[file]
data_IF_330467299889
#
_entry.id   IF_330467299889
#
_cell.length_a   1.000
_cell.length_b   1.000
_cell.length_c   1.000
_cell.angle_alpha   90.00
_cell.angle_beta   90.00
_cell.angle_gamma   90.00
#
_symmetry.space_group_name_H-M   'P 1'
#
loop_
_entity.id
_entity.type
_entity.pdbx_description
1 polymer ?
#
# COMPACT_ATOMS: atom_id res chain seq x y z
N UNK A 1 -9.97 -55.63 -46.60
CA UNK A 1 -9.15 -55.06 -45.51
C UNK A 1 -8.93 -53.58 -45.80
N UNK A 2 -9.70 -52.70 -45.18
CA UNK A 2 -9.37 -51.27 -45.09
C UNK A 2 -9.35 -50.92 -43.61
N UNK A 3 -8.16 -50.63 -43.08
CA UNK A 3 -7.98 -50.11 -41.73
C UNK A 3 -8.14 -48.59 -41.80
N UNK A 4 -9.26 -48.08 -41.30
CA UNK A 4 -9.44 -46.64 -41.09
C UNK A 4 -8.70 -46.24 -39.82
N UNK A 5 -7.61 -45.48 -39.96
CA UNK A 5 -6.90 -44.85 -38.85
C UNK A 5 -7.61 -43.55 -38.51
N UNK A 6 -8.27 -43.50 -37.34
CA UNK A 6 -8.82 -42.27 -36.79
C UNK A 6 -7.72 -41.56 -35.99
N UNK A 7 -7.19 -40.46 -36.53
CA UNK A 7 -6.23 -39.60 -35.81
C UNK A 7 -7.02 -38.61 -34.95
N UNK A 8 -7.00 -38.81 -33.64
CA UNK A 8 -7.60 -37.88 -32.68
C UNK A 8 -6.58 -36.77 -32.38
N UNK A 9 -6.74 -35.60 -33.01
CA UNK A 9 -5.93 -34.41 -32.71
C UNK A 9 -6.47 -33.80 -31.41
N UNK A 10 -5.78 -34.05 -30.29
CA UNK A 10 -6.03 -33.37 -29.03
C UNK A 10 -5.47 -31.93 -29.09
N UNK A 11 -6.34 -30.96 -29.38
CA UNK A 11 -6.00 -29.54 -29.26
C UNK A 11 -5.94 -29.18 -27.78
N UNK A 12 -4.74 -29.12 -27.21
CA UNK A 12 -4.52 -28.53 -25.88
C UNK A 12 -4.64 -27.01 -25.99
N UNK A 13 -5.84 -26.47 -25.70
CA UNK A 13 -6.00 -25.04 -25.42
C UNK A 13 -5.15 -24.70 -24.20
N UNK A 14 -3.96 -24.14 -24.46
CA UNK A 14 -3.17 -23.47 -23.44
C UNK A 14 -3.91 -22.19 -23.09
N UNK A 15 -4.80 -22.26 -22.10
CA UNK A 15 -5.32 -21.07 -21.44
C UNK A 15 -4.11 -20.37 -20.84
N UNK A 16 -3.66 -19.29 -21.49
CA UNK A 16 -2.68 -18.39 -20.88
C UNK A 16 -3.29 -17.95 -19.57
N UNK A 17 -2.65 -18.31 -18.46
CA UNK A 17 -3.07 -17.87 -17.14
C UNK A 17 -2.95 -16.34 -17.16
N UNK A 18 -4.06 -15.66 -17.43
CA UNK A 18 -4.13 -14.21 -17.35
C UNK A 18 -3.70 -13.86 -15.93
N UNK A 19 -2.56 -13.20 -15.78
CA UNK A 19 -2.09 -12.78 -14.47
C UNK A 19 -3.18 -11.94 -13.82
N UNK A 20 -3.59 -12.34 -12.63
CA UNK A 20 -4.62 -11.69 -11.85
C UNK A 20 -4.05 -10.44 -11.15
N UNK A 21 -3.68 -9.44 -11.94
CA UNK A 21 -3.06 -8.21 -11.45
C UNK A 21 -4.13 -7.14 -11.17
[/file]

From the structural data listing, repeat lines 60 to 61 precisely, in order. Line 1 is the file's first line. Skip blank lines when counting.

N UNK A 14 -3.96 -24.14 -24.46
CA UNK A 14 -3.17 -23.47 -23.44